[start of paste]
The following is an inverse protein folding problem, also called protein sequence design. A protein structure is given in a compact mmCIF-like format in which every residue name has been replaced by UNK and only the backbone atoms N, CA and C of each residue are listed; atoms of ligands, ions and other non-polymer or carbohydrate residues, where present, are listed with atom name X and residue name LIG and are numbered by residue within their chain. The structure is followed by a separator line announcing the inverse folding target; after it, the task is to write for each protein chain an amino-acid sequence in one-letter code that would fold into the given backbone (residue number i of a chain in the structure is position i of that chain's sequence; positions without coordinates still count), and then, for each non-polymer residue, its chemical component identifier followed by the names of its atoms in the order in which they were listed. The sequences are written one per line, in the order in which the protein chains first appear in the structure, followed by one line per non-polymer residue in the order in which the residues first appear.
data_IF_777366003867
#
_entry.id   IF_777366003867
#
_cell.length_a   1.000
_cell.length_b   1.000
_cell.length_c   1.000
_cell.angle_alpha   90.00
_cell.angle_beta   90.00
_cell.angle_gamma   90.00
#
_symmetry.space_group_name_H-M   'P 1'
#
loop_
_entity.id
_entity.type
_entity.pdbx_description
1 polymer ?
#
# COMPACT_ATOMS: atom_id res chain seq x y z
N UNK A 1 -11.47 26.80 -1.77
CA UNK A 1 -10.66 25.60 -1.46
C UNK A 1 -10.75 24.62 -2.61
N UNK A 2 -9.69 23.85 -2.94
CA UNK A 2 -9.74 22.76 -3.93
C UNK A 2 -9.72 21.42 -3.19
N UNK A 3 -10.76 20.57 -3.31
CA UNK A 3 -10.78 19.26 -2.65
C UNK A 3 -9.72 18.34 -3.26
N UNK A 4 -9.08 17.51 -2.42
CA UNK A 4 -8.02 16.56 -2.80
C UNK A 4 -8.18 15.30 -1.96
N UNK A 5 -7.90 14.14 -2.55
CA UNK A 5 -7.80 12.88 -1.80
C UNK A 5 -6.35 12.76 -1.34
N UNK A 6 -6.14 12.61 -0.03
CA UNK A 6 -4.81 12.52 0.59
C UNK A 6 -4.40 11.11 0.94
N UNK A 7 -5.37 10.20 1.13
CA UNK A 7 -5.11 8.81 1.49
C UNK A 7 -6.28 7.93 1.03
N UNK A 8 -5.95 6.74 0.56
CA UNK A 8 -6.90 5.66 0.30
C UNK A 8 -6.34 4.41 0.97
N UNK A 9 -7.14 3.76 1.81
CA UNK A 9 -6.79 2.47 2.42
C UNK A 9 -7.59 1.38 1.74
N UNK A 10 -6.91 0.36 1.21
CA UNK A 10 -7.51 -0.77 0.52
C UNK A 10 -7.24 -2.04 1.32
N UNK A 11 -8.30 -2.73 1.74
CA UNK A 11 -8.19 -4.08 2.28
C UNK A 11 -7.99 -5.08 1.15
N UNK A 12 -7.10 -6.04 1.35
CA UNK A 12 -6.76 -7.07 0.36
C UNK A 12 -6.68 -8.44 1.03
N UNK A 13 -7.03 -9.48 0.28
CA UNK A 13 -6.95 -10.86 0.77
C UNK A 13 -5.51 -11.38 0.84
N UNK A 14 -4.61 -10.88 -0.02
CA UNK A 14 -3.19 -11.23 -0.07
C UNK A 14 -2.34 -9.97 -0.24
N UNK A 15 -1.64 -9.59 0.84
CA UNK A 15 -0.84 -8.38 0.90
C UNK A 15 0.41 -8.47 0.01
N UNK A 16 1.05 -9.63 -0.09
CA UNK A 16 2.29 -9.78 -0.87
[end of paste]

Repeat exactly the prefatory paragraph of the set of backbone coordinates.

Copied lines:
The following is an inverse protein folding problem, also called protein sequence design. A protein structure is given in a compact mmCIF-like format in which every residue name has been replaced by UNK and only the backbone atoms N, CA and C of each residue are listed; atoms of ligands, ions and other non-polymer or carbohydrate residues, where present, are listed with atom name X and residue name LIG and are numbered by residue within their chain. The structure is followed by a separator line announcing the inverse folding target; after it, the task is to write for each protein chain an amino-acid sequence in one-letter code that would fold into the given backbone (residue number i of a chain in the structure is position i of that chain's sequence; positions without coordinates still count), and then, for each non-polymer residue, its chemical component identifier followed by the names of its atoms in the order in which they were listed. The sequences are written one per line, in the order in which the protein chains first appear in the structure, followed by one line per non-polymer residue in the order in which the residues first appear.